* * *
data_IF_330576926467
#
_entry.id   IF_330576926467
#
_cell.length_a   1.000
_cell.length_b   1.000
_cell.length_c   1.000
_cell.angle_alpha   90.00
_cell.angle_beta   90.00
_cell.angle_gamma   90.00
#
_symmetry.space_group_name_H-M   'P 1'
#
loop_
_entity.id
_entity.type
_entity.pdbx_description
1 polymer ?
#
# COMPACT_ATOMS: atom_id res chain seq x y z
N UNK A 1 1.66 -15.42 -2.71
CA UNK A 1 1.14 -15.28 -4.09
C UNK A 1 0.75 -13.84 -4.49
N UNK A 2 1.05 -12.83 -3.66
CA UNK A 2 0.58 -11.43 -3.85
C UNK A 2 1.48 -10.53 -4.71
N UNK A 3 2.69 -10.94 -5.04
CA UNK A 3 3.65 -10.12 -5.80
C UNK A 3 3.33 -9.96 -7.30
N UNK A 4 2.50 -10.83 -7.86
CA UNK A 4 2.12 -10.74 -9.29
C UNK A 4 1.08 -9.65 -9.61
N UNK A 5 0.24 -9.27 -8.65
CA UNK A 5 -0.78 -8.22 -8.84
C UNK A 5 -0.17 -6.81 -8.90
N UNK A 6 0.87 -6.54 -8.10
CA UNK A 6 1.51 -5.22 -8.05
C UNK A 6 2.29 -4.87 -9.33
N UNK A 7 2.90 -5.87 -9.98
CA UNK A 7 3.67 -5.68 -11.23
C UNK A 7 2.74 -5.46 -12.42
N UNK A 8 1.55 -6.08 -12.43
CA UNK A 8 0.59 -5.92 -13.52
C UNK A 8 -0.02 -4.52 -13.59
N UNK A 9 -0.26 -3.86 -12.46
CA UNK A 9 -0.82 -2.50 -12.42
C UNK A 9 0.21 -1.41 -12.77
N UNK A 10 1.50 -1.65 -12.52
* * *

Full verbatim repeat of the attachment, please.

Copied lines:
data_IF_330576926467
#
_entry.id   IF_330576926467
#
_cell.length_a   1.000
_cell.length_b   1.000
_cell.length_c   1.000
_cell.angle_alpha   90.00
_cell.angle_beta   90.00
_cell.angle_gamma   90.00
#
_symmetry.space_group_name_H-M   'P 1'
#
loop_
_entity.id
_entity.type
_entity.pdbx_description
1 polymer ?
#
# COMPACT_ATOMS: atom_id res chain seq x y z
N UNK A 1 1.66 -15.42 -2.71
CA UNK A 1 1.14 -15.28 -4.09
C UNK A 1 0.75 -13.84 -4.49
N UNK A 2 1.05 -12.83 -3.66
CA UNK A 2 0.58 -11.43 -3.85
C UNK A 2 1.48 -10.53 -4.71
N UNK A 3 2.69 -10.94 -5.04
CA UNK A 3 3.65 -10.12 -5.80
C UNK A 3 3.33 -9.96 -7.30
N UNK A 4 2.50 -10.83 -7.86
CA UNK A 4 2.12 -10.74 -9.29
C UNK A 4 1.08 -9.65 -9.61
N UNK A 5 0.24 -9.27 -8.65
CA UNK A 5 -0.78 -8.22 -8.84
C UNK A 5 -0.17 -6.81 -8.90
N UNK A 6 0.87 -6.54 -8.10
CA UNK A 6 1.51 -5.22 -8.05
C UNK A 6 2.29 -4.87 -9.33
N UNK A 7 2.90 -5.87 -9.98
CA UNK A 7 3.67 -5.68 -11.23
C UNK A 7 2.74 -5.46 -12.42
N UNK A 8 1.55 -6.08 -12.43
CA UNK A 8 0.59 -5.92 -13.52
C UNK A 8 -0.02 -4.52 -13.59
N UNK A 9 -0.26 -3.86 -12.46
CA UNK A 9 -0.82 -2.50 -12.42
C UNK A 9 0.21 -1.41 -12.77
N UNK A 10 1.50 -1.65 -12.52